Recently I have been optimising the core algorithms in CHP. Barrier synchronisations and channel communications in CHP use the same “event” algorithm that supports all of CHP’s features, including choice between events and conjunctions of events. Conjunction really makes the choice algorithms difficult. Here’s a quick example to illustrate. Some terminology: each process wanting to synchronise is “offering” a set of offers — each offer-set is a choice (disjunction) of offers, only one of which should be completed. Each offer is a conjunction of a several events (if you’re not using conjunction, this will be a single event). Here is a test (written in a testing EDSL) from CHP:
testD "Links 3" $ do [a, b, c, d, e] <- replicateM 5 $ evt 2 p <- offer [b] q <- offer [b&c&d&e] r <- offer [c&a, d&a] s <- offer [e] t <- offer [a] always $ ??
So each of a–e is a two-party event, and there five processes making offers (each list is an offer-set, each list item is a different offer, each offer is a single event or conjunction of them). What should be the result? The event b can complete if p’s single offer and q’s single offer are taken, but for that to work, we’ll also need to be able to complete c, d, and e, in that case. If we look at process r, c can complete if a does (so we’ll need process t), but then d can’t complete as well, because only one of r’s offers may complete.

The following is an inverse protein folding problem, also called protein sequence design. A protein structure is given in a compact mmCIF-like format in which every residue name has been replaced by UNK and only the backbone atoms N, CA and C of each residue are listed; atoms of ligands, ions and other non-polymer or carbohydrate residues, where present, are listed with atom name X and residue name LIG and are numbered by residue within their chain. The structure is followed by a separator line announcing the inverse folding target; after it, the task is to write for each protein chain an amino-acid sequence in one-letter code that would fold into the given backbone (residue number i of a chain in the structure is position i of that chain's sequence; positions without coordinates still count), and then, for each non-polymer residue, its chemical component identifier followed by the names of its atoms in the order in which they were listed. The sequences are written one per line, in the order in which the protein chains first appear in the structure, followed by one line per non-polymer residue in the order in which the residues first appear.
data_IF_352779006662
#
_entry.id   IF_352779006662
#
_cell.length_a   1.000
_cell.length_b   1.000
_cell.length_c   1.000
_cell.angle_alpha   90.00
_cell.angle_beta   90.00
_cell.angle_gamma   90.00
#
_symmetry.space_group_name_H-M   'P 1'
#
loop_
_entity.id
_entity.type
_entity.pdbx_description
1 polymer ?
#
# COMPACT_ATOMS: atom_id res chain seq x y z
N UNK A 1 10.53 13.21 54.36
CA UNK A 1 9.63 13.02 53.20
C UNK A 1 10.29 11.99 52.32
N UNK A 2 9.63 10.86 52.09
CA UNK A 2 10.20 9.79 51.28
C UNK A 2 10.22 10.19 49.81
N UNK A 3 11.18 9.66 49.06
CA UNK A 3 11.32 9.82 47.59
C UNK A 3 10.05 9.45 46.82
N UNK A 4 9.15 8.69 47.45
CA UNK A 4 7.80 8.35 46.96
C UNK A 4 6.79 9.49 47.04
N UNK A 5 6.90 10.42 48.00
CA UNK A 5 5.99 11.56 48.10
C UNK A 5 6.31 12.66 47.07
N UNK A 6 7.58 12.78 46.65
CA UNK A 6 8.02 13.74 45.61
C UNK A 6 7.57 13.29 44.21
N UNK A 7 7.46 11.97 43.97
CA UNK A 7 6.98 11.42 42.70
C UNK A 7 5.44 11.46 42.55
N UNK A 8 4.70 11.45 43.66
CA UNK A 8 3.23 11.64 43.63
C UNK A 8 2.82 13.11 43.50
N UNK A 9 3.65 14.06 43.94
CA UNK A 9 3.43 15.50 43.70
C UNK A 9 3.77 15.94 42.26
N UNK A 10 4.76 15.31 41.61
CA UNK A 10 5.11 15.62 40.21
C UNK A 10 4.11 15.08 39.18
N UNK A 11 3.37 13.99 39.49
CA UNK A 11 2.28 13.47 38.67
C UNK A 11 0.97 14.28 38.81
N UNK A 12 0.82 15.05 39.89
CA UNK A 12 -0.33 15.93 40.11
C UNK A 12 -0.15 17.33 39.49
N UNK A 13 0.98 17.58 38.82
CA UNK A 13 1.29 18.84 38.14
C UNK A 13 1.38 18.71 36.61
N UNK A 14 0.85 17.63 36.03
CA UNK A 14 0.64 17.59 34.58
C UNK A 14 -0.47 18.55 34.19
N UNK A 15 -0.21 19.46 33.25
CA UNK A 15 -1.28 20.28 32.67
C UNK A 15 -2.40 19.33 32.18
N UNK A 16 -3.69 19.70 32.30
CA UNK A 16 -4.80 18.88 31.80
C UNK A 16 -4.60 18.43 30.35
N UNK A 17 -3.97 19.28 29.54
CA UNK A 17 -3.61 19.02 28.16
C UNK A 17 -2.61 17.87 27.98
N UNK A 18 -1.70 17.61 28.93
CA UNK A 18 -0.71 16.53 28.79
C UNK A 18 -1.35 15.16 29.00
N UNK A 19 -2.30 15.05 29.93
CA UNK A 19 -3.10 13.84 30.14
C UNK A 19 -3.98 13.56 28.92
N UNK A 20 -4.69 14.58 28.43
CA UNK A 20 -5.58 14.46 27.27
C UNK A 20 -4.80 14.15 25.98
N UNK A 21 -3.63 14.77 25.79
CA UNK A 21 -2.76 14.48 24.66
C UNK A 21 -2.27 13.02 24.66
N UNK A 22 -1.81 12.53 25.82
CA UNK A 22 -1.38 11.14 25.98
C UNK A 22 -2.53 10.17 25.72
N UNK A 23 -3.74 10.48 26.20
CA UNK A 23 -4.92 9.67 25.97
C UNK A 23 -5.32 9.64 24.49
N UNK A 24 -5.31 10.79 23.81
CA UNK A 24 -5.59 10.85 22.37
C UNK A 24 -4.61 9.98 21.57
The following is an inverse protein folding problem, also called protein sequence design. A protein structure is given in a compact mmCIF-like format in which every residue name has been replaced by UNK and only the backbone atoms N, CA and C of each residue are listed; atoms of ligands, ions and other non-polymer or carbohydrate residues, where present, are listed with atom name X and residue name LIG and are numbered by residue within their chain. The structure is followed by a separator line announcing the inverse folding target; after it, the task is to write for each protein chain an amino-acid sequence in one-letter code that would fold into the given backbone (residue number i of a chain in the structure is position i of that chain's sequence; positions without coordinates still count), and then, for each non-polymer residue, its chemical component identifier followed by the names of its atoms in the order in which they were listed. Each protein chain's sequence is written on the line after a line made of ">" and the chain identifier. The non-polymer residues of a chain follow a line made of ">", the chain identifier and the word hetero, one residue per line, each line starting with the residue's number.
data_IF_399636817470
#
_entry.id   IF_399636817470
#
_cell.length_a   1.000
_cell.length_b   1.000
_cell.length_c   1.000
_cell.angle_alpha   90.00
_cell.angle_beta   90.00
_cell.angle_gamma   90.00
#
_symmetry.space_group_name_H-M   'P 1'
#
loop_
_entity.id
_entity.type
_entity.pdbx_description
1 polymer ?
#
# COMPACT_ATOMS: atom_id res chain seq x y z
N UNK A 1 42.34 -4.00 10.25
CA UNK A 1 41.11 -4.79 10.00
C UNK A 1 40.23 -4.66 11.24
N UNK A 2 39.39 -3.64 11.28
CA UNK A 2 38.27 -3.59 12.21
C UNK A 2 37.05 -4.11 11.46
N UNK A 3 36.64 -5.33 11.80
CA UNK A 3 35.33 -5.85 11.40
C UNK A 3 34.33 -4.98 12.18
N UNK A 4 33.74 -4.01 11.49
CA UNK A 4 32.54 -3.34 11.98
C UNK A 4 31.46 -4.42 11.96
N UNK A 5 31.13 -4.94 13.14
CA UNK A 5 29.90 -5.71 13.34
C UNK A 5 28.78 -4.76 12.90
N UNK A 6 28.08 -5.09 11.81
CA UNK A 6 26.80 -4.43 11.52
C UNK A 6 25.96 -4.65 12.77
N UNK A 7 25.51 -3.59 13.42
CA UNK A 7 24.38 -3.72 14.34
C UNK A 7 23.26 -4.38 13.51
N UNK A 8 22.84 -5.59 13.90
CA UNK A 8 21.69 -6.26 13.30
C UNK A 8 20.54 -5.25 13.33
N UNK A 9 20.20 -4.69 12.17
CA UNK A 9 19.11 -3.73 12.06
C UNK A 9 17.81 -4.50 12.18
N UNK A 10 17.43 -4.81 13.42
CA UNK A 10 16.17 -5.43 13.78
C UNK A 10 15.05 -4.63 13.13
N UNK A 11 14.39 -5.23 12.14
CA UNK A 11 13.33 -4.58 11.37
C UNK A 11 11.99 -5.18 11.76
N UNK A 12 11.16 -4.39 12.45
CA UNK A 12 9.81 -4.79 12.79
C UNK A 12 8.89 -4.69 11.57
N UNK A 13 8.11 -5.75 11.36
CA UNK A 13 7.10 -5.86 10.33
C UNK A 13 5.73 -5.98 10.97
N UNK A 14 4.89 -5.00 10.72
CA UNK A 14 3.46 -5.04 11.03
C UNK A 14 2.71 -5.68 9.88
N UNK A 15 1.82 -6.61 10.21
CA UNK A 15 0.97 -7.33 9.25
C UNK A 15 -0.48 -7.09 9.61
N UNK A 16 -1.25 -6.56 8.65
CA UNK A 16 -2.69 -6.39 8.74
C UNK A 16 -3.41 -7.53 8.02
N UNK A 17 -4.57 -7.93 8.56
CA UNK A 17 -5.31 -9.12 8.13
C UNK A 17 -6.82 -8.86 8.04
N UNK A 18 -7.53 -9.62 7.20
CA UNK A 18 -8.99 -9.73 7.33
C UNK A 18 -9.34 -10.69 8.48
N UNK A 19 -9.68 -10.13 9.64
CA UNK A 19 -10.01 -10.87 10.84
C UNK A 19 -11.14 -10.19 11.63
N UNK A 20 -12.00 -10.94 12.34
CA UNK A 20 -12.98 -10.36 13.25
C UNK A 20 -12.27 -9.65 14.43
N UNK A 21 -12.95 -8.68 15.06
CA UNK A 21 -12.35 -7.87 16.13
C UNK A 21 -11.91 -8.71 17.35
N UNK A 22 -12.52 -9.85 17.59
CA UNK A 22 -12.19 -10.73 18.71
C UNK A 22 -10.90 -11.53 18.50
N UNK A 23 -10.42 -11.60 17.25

So the answer is that those offer-sets can’t complete yet, and all processes will have to wait. We want to be able to figure that out quickly, especially in the most common-case where each process is offering just one offer, with just one event (i.e. they want to perform a single channel communication), and the other common case where a process is offering two or three single-event offers. So we want speed — but we also need correctness. Having a bug in such a core algorithm would make CHP very unstable. So far it seems that CHP has been correct in its algorithm, which is why I have been hesistant to optimise it before now. Ideally I would like to prove the algorithm correct but, for now, tests will have to do.
I knew from a recent exchange with a user of the library that CHP was horribly slow when offering choices between appreciable numbers of offers. Ten offers by one process was slow, and twenty would virtually halt the program, which wasn’t right at all. So I set up a simple set of micro-benchmarks; a single channel communication, and others with one “stressed” process offering to communicate with 2, 5, or 10 other processes (who were all eagerly waiting to communicate to the stressed process, and nothing else). None of these things should be slow. I developed my recently-released Progression library to help me see what difference the changes would make.
The old algorithm would look through all the connected offer-sets available (reading them from all the STM TVars) and then see if it could find a completion. I noticed that the offer-sets were being searched in an arbitrary order, rather than by the most likely to complete; a judicious sort at the right point provided surprising speed-up:
On the one hand, I’m pleased to have made such a gain so easily, and on the other I’m embarrassed that such a gain was so readily achievable, and hadn’t been done before. But I wasn’t done yet. The algorithm was needlessly expensive, and this resulted from the way I had decomposed the problem. I had one function that read in the value of all the offer-sets (in the STM monad), one that trimmed these offer-sets to iteratively remove offers that couldn’t complete (a pure function), one that searched for remaining possible completions (also pure) and one that wrote the results to the appropriate places (again, in the STM monad).